I’m going to tell you a story that may seem to ramble at first, but stick with me, it will all make sense in the end.
In the summer of 1985 I traveled to (what was then known as) West Germany with fifteen other teenagers on a five-week exchange student trip. We flew from Rochester, to New York JFK, then to Frankfurt and one final flight to Düsseldorf where we met our host families.
We would only be with our hosts for a day before getting on a train to West Berlin.
For those who are a little rusty on their cold war geography, in 1985, Germany was still two separate countries:
- West Germany, which was a thriving, western, capitalist democracy
- East Germany, which was a desolate communist puppet of the Soviet Union
West Berlin was a little island of West Germany, more than 100 miles inside the borders of East Germany. Once the train crossed into East Germany, it did not stop until we crossed back into the democratic safety of West Berlin.
Although today it seems as absurd as women not being able to vote, back then the threat of communism was very real, and we all feared it… or at least as much as any sixteen-year-old American feared anything.
The gaggle of “Ugly Americans” arrived in West Berlin; sixteen teenagers and two teachers, neither of which had children. We were ready to take on the world, literally.
I bring up the fact that our two chaperons did not have kids, for the simple reason that parents develop an instinct for what teenagers are (or could possibly be) up to. It is far from a perfect sense, but it is real and essential for preventing disaster. These two had no such instinct… and just as a wild animal can sense fear, we all knew it.
We were in Berlin for a week, residing in a typical European “youth hostel.” The hostel resembled a college dorm, four to a room, bunk beds and spartan furnishings. To get five minutes of hot water you had to drop a Deutschmark in a coin slot between the sink and the shower. There was a security guard that monitored the door.
In 1985, the US dollar was very strong. In equivalent value, two Deutschmarks roughly added up to a dollar, but the exchange rate at the time was more than three marks to the dollar, effectively making the entire country 33% off for those carrying American Express traveler’s checks.
So, there we were, in the center of an international city, all full of piss-and-vinegar and holding functionally 33% more money than even our parents thought we had.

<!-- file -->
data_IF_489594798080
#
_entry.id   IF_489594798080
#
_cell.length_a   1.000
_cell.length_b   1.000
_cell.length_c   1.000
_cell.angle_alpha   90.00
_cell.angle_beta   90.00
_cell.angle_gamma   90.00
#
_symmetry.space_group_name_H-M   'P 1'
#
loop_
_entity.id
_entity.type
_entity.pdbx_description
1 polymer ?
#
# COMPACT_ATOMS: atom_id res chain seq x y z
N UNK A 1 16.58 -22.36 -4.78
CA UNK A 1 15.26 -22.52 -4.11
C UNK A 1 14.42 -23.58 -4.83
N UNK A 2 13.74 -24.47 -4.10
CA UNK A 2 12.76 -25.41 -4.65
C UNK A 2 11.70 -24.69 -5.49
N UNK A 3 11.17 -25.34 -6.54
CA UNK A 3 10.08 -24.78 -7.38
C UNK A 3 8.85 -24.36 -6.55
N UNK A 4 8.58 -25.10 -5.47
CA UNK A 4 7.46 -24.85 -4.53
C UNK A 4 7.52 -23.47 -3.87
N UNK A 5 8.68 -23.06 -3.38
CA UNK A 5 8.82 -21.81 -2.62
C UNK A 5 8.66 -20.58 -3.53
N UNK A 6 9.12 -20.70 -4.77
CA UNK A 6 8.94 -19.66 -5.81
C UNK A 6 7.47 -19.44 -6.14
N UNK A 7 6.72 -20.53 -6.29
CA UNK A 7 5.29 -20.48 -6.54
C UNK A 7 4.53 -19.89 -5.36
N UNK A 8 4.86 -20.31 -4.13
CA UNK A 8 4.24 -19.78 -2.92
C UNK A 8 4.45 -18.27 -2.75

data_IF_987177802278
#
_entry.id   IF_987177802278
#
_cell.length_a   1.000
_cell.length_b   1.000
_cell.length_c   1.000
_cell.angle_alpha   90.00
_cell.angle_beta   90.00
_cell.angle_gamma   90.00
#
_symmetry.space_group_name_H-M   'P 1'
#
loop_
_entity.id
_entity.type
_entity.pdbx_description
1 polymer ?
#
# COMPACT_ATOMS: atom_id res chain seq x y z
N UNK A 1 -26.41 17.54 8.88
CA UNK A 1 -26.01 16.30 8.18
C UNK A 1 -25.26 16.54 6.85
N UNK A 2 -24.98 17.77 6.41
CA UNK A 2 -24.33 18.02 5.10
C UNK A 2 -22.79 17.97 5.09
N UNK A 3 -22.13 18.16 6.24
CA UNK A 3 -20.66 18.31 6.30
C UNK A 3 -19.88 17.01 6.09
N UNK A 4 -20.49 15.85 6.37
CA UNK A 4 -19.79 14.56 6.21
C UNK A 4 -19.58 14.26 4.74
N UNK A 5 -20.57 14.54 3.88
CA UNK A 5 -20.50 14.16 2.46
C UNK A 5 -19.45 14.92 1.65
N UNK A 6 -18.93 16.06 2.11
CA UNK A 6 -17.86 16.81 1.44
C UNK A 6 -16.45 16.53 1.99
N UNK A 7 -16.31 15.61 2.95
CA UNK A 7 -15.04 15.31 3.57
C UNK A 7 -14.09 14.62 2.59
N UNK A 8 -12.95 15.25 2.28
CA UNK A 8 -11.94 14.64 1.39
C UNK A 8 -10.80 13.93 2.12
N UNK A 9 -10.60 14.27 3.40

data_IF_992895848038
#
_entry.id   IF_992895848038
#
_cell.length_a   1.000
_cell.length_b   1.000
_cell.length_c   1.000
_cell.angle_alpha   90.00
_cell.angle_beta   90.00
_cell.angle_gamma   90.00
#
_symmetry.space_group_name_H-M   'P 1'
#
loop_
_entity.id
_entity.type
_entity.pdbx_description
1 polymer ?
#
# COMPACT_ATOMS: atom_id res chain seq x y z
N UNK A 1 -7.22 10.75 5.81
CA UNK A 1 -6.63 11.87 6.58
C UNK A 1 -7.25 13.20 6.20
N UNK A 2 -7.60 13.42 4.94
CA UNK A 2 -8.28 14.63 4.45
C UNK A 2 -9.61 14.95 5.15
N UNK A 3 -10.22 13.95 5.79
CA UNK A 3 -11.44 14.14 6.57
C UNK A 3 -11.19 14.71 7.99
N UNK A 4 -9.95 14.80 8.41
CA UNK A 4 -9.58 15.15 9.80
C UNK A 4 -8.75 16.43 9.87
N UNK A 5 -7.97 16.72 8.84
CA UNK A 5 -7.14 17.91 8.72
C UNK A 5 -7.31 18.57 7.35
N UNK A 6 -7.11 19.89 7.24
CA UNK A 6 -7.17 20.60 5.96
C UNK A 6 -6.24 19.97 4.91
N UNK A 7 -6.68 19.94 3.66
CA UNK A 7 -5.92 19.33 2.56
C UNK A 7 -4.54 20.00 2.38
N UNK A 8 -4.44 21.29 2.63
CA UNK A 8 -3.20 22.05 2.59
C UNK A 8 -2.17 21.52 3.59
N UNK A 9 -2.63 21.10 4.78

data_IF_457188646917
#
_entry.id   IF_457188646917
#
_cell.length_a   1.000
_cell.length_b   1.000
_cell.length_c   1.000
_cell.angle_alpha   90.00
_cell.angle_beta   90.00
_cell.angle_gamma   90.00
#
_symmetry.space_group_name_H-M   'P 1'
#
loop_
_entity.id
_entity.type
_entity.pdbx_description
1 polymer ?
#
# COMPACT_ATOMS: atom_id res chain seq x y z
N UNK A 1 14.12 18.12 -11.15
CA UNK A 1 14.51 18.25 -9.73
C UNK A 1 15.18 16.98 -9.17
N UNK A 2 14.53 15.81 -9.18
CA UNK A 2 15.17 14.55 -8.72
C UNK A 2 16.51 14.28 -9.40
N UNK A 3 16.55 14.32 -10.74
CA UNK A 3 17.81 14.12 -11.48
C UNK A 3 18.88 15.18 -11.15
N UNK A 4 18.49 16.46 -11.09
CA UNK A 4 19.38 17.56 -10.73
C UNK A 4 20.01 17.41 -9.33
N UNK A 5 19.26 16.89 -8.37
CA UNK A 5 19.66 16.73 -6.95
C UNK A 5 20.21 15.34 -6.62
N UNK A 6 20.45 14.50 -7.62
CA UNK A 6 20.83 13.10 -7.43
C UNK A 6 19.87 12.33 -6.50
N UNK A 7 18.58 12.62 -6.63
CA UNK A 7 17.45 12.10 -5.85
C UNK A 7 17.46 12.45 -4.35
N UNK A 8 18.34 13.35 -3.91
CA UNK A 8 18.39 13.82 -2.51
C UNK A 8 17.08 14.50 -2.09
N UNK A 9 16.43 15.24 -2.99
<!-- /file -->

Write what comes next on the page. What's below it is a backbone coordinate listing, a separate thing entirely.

On the first day, we learned from others in the hostel that the night guard could be bribed to let us back in after curfew with nothing more than a pizza and a six-pack of Pepsi. I’m not going to name names, but there were definitely some evenings when American teenagers roamed the streets of Berlin while the chaperones assumed we were snug in our rooms. “They must be safe, there was a curfew and a guard, right?”
Adults without children assume way too much… about children.
One day, with the chaperones, we traveled through “Checkpoint Charlie” into East Berlin. The not-so-friendly communists greeted us with a map of a clearly marked “tourist area” that we were sternly instructed NOT to leave. The chaperones gave us a meeting time and place and sent us forth to explore.
We immediately boarded a train and headed out of the designated “tourist area.”
We saw all kinds of things that we weren’t supposed to see, but we kept a low profile and didn’t get into any trouble. We returned to the designated meeting point on time, and spoke not of our illicit adventures.
When crossing back into West Berlin, there were large signs clearly stating that any unused East German currency must be surrendered at the boarder. We ignored this because we were American teenagers and the rules clearly didn’t apply to us, right? I mean really, who just surrenders currency?
A few days later we returned to Düsseldorf where we would spend the next four weeks with our host families, going to school and generally exploring most of West Germany.
Our hosts were wonderful and very proud of their city and nation. We took trains and busses to castles, gardens and ancient walled cities. When in town we rode bicycles to more castles and more gardens and other points of interest.